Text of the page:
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The House That Dripped Blood (1971)

GP | | Horror | 2 April 1971 (USA)
An anthology of four horror stories revolving around a mysterious rental house in the UK.

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Cast

Cast overview, first billed only:
...
John Reid (segment 3 "Sweets to the Sweet")
...
Philip Grayson (segment 2 "Waxworks")
...
Ann Norton (segment 3 "Sweets to the Sweet")
...
Charles Hillyer (segment 1 "Method for Murder")
...
Paul Henderson (segment 4 "The Cloak")
Joanna Dunham ...
Alice Hillyer (segment 1 "Method for Murder")
...
Neville Rogers (segment 2 "Waxworks")
...
Detective Inspector Holloway
...
Theo Von Hartmann (segment 4 "The Cloak")
John Bryans ...
A.J. Stoker
Hugh Manning ...
Mark (segment 3 "Sweets to the Sweet")
...
Psychiatrist - Andrews (segment 1 "Method for Murder")
Richard Coe ...
Mr. Talmadge (segment 4 "The Cloak")
Wolfe Morris ...
Waxworks Proprietor (segment 2 "Waxworks")
...
Mr. Petrich (segment 4 "The Cloak")
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Storyline

A Scotland Yard investigator looks into four mysterious cases involving an unoccupied house and its tragic previous tenants: 1) A hack novelist encounters a strangler who's the villain of his books, leading his wife to question his sanity, 2) Two men are obsessed with a wax figure of a woman from their past, 3) A little girl with a stern, widowed father displays an interest in witchcraft, and 4) An arrogant horror film actor purchases a black cloak which gives him a vampire's powers. Written by Wes Clark <wclark@uspto.gov>

Plot Summary | Plot Synopsis

Taglines:

TERROR waits for you in every room in The House That Dripped Blood See more »

Genres:

Horror

Certificate:

GP | See all certifications »

Parents Guide:

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Details

Country:

Language:

Release Date:

2 April 1971 (USA)  »

Also Known As:

Totentanz der Vampire  »

Box Office

Budget:

$500,000 (estimated)
 »

Company Credits

Production Co:

 »
Show detailed on  »

Technical Specs

Runtime:

Sound Mix:

(RCA Sound System)

Color:

(Eastmancolor)

Aspect Ratio:

1.85 : 1
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Did You Know?

Trivia

Tom Adams and Joanna Dunham who both appear in the segment "Method Of Murder" died just three weeks apart. See more »

Goofs

The ax the waxworks owner uses to kill Philip Grayson binds like it is cardboard or a fake ax. See more »

Quotes

Charles Hillyer: It's Dominick! I saw him!
Alice Hillyer: You mean you imagained him?
Charles Hillyer: No, I mean I saw him. Just last night before you came back from the theater... And again... just now!
See more »

Connections

Featured in Movie Macabre: The House That Dripped Blood (1982) See more »

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User Reviews

 
"Safe As Houses"
22 October 2010 | by (United States) – See all my reviews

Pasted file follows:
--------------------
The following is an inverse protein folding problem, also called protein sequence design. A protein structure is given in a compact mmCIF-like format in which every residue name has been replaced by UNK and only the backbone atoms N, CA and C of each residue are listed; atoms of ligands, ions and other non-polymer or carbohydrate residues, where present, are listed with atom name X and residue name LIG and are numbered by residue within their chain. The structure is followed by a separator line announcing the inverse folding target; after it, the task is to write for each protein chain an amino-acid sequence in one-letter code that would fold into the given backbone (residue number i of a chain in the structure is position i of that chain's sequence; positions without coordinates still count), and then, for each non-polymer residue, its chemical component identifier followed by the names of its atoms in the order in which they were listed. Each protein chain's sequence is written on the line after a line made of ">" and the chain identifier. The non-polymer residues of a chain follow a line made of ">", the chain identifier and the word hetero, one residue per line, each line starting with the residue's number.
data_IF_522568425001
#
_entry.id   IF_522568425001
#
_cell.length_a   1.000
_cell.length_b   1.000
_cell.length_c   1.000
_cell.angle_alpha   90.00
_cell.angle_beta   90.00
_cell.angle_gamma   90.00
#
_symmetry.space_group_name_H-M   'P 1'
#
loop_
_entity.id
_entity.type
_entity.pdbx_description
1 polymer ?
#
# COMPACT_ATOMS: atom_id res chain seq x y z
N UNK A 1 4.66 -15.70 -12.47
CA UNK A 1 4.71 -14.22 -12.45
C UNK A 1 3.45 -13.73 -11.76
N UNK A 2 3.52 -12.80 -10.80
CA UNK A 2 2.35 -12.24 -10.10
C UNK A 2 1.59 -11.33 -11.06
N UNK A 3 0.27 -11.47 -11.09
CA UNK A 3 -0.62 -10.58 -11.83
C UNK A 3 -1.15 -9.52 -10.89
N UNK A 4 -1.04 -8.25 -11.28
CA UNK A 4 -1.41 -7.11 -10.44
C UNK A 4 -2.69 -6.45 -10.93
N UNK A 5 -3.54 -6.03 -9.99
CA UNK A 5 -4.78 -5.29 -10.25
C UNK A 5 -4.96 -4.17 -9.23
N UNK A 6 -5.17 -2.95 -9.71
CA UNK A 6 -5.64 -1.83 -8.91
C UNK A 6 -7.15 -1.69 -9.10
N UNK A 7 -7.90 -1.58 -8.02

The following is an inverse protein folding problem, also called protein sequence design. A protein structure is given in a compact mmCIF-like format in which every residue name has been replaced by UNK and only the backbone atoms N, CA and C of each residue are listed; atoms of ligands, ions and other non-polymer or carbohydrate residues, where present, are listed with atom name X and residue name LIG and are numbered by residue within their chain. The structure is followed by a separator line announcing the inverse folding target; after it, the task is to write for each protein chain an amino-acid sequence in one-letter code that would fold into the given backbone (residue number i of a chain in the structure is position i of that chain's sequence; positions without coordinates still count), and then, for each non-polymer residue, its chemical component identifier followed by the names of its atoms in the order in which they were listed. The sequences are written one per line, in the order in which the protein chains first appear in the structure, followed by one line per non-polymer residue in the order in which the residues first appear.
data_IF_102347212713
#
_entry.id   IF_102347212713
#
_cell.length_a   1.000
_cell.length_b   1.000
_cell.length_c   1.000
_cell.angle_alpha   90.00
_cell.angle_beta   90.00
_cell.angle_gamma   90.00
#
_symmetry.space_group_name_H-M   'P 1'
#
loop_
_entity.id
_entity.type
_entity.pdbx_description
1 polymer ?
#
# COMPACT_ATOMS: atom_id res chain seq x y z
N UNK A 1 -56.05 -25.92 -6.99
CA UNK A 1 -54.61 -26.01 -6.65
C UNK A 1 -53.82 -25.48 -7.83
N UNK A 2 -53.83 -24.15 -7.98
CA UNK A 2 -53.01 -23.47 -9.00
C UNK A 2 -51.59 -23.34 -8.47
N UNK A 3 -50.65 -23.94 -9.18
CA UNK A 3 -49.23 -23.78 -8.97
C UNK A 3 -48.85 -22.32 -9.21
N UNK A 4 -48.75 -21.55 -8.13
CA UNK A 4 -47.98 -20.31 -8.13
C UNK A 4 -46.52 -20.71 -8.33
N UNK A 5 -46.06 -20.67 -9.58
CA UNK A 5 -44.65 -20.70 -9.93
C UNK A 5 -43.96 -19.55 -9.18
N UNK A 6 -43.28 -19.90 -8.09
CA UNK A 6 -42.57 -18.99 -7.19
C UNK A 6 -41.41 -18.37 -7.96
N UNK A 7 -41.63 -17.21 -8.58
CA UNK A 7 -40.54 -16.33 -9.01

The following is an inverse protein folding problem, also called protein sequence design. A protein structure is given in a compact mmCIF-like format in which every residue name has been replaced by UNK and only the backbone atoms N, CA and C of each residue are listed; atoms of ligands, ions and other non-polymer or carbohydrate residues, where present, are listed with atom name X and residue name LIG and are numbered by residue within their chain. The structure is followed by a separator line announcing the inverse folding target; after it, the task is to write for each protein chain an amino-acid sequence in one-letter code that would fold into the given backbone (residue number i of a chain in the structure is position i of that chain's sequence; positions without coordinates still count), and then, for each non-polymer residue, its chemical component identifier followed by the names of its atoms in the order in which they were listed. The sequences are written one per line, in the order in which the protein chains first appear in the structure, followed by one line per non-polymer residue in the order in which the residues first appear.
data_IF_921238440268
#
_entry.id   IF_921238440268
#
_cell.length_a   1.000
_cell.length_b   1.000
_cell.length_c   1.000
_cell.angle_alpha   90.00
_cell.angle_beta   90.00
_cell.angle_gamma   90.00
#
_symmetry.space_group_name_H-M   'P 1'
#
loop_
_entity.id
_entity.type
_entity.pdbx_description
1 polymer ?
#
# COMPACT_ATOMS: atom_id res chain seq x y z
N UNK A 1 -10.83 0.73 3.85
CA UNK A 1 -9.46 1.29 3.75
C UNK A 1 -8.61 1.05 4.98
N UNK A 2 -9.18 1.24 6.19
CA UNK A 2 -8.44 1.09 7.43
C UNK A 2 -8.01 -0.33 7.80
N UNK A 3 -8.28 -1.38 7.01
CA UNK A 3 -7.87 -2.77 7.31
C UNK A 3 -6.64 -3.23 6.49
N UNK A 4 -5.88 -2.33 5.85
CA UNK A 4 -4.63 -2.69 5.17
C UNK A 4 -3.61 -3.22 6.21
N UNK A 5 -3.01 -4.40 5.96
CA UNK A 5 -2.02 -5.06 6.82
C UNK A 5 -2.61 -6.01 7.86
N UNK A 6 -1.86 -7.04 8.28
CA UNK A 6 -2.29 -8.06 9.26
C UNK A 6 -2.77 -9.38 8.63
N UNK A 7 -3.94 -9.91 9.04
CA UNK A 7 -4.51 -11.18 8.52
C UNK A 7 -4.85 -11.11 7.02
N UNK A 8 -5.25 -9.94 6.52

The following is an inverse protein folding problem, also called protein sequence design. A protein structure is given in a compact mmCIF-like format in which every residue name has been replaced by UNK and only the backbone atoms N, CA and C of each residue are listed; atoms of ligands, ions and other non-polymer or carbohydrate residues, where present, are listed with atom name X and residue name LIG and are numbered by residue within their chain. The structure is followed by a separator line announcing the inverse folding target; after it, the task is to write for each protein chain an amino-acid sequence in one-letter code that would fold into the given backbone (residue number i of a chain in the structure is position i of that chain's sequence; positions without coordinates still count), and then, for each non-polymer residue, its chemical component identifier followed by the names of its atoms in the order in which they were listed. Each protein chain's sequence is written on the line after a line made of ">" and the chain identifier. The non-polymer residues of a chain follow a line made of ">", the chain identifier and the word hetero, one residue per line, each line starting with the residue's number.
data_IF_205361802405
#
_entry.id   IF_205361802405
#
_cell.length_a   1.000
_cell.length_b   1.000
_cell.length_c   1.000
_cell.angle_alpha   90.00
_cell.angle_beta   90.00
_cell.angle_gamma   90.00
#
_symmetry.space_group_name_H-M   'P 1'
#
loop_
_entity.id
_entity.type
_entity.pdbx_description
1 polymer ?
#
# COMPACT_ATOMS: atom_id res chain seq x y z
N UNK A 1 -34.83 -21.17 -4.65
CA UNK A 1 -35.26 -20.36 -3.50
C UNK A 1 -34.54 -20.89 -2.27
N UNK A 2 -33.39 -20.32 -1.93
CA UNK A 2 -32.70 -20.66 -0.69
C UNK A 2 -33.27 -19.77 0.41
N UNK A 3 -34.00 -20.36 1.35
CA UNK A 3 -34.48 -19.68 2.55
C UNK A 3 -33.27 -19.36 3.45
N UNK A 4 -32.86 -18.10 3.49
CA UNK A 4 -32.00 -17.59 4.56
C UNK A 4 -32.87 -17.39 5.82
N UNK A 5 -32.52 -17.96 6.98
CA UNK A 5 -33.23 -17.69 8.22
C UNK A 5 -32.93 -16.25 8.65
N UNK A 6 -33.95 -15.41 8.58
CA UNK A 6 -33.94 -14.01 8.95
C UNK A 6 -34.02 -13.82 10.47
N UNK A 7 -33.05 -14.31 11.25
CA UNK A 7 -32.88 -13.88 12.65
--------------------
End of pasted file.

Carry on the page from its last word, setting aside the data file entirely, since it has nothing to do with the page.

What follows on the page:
"The House That Dripped Blood" (1971) is one of seven horror anthology pictures released by Hammer rival Amicus over an eight-year period. It had been preceded by "Dr. Terror's House of Horrors" and "Torture Garden," and would soon be followed by "Asylum," "Tales From the Crypt," "Vault of Horror" and "From Beyond the Grave." Here, a Scotland Yard investigator searches for a missing film star, and listens to four stories concerning the quaint old country house that he had been leasing. In "Method for Murder," the most atmospheric of the bunch, a writer (Denholm Elliott) moves into the house with his hottie wife (Joanna Dunham) and begins to see the fictional strangler character in his latest novel. A double twist ending caps off this very chilling tale. Next, in "Waxworks," the typically dapper Peter Cushing plays a retired stockbroker who moves into the abode and becomes enthralled by a female wax figure in the local town's horror museum. A surreal dream sequence and the film's most grisly windup are the hallmarks of this section. In "Sweets to the Sweet," Christopher Lee (Mr. Tall, Dark and Gruesome, who sadly shares no screen time in this film with Cushing) is the house's next occupant; a widower who lives in mortal fear of his pretty young daughter (the remarkable child actress Chloe Franks)...and, as it turns out, for good reason! Finally, in "The Cloak," we learn of the fate of that missing film star (Jon Pertwee), who buys an actual vampire cloak to assist himself in a new production and soon changes into a...guess what? This segment is easily the most humorous of the bunch, and contains the film's single funniest line, when Pertwee compares Bela Lugosi to "this new fellow." The inspired casting of luscious Ingrid Pitt, close on the heels of her classic turn in "The Vampire Lovers," adds to this section immensely. In all, terrific fun, with a playful script by Robert "Psycho" Bloch, more-than-capable direction from Peter Duffell, and a discordant and unusual score by Michael Dress. This film left me happily grinning from ear to ear, and is nicely presented on this Lions Gate DVD. More than highly recommended!


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